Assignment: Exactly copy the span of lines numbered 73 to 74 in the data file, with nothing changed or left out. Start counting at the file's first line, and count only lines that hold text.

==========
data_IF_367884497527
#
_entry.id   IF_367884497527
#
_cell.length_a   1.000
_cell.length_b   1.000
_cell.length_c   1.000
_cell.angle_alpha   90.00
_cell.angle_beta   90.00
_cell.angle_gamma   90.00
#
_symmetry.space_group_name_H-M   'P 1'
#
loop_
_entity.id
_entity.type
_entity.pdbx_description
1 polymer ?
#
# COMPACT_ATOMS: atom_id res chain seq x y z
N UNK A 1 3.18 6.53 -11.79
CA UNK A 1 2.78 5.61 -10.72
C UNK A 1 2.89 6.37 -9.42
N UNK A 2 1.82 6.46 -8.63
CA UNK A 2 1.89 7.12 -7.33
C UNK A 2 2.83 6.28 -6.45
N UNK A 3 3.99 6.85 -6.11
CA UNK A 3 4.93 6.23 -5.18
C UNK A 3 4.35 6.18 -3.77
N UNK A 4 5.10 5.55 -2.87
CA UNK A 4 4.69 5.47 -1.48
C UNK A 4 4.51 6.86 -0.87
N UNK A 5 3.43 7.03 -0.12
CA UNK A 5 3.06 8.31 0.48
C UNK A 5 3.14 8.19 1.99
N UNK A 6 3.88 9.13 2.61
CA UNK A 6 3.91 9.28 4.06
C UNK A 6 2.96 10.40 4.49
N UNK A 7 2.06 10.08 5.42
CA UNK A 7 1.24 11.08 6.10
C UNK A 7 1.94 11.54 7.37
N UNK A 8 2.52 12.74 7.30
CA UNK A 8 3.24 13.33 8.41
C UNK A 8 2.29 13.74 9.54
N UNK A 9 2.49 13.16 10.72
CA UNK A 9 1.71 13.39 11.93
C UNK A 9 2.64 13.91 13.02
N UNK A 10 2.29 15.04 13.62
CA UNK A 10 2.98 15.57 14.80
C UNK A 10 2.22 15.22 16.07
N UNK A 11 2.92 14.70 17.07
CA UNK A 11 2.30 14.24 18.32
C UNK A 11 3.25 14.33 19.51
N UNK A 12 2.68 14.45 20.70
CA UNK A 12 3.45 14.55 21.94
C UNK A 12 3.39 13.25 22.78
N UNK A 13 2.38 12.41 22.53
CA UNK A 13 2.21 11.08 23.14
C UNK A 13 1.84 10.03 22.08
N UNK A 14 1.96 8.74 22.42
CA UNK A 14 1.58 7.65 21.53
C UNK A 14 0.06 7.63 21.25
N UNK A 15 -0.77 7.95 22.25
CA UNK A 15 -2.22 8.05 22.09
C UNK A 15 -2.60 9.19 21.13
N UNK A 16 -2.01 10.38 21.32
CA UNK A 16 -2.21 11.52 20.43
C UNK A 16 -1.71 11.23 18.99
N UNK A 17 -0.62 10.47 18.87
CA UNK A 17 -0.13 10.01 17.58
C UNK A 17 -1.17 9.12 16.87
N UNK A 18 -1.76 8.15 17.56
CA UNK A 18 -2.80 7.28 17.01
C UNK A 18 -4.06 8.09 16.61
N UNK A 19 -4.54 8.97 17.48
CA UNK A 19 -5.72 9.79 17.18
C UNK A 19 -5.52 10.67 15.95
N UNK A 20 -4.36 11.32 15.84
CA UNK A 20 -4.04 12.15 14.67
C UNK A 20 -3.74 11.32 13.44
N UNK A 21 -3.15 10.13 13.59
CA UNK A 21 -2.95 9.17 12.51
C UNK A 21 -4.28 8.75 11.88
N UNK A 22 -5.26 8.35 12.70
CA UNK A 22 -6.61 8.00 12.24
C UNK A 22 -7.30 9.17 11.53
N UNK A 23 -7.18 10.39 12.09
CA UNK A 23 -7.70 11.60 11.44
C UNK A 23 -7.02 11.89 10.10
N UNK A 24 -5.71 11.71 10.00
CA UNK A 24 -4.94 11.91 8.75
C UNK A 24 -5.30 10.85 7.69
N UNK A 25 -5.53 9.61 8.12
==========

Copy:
CA UNK A 18 -2.80 7.28 17.01
C UNK A 18 -4.06 8.09 16.61